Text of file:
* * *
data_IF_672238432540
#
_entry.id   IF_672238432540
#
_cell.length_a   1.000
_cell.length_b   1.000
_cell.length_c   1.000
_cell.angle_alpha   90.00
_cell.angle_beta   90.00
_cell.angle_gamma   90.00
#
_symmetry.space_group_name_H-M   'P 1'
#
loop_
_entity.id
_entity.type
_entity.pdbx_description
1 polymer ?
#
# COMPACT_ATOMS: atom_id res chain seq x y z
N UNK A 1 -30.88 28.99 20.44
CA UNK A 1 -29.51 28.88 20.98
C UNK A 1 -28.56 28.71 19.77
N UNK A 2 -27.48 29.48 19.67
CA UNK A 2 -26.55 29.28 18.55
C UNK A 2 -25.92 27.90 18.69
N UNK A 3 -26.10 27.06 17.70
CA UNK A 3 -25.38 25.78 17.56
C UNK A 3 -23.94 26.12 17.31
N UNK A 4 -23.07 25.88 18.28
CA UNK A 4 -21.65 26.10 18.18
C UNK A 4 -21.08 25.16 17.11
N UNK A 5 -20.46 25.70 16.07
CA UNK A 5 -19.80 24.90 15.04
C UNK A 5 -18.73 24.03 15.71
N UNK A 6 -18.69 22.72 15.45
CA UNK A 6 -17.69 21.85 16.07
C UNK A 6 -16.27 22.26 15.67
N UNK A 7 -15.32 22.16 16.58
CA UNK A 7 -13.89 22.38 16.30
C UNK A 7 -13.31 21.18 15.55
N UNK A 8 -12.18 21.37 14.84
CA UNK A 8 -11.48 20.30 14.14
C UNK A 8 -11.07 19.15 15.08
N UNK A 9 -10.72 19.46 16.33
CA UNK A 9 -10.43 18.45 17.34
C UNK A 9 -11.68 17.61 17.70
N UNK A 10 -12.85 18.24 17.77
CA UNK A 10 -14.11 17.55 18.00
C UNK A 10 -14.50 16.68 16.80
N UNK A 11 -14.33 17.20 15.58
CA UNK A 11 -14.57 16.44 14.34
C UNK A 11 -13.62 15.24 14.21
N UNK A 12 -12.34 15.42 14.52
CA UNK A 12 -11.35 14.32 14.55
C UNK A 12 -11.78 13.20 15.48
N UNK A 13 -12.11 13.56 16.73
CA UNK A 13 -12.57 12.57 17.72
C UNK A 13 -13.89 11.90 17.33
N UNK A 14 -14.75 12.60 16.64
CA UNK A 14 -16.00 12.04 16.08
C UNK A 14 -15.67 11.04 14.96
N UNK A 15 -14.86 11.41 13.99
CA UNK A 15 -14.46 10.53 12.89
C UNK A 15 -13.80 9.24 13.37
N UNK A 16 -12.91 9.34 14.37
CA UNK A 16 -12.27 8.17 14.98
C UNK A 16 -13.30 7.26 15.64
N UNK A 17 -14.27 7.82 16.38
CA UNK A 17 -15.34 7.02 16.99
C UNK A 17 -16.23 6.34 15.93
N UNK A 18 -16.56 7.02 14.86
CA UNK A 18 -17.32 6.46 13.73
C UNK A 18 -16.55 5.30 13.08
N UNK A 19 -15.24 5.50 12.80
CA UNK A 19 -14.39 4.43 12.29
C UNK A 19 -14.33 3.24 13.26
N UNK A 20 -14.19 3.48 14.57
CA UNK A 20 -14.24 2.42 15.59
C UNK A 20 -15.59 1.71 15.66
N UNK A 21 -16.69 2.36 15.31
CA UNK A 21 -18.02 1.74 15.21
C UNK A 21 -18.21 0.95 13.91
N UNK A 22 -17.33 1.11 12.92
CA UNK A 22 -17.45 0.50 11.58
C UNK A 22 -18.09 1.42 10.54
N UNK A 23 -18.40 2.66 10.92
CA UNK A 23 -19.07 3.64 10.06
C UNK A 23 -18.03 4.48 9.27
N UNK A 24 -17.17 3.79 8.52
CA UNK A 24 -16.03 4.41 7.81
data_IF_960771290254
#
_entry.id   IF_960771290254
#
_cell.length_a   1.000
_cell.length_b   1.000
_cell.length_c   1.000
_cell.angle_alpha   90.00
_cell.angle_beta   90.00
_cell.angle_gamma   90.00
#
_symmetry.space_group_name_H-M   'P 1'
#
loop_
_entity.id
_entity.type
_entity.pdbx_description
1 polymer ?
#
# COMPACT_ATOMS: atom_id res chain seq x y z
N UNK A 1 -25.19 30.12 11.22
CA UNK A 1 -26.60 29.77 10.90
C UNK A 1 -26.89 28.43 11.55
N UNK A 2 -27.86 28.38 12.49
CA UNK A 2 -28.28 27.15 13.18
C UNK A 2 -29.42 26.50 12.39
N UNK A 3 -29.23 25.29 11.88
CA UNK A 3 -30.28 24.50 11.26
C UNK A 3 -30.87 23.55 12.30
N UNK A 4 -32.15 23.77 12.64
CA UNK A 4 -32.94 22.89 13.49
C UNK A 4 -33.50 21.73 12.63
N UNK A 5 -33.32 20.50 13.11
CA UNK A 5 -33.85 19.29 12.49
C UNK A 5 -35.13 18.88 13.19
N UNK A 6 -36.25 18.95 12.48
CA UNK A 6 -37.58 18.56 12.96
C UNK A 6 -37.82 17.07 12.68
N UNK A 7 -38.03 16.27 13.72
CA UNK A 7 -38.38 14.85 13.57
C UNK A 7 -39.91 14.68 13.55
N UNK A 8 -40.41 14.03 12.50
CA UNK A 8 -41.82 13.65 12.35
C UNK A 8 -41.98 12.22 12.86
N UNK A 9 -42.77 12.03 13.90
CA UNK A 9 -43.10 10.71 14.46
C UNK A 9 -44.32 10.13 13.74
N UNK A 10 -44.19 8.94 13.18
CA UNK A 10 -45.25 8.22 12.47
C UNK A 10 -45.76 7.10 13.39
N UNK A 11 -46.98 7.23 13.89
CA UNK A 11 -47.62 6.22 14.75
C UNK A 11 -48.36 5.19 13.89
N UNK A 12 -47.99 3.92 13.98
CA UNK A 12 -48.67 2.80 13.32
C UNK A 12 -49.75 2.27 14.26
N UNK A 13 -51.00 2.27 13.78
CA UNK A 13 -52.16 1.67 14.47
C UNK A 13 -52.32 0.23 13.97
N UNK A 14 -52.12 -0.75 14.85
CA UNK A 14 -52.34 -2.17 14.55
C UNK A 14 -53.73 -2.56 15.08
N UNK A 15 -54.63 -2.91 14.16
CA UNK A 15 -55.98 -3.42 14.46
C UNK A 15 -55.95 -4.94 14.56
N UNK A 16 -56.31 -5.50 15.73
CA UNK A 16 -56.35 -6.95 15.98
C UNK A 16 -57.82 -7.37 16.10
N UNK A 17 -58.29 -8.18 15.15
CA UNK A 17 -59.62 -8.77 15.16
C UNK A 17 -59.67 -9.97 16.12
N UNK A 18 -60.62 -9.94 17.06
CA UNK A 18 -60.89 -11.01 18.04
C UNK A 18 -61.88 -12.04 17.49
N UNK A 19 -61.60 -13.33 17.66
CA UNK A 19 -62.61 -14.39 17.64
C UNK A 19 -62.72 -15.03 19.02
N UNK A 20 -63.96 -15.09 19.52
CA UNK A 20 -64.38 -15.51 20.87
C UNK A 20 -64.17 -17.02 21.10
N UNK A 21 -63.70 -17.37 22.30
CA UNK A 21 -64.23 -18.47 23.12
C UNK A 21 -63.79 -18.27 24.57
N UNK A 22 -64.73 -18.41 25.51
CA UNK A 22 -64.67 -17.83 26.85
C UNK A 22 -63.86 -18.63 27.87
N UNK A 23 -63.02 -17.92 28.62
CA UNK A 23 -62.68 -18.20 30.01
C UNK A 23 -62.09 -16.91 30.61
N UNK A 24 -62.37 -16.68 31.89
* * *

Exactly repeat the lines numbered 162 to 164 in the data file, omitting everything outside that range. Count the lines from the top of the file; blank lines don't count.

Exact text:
C UNK A 17 -59.67 -9.97 16.12
N UNK A 18 -60.62 -9.94 17.06
CA UNK A 18 -60.89 -11.01 18.04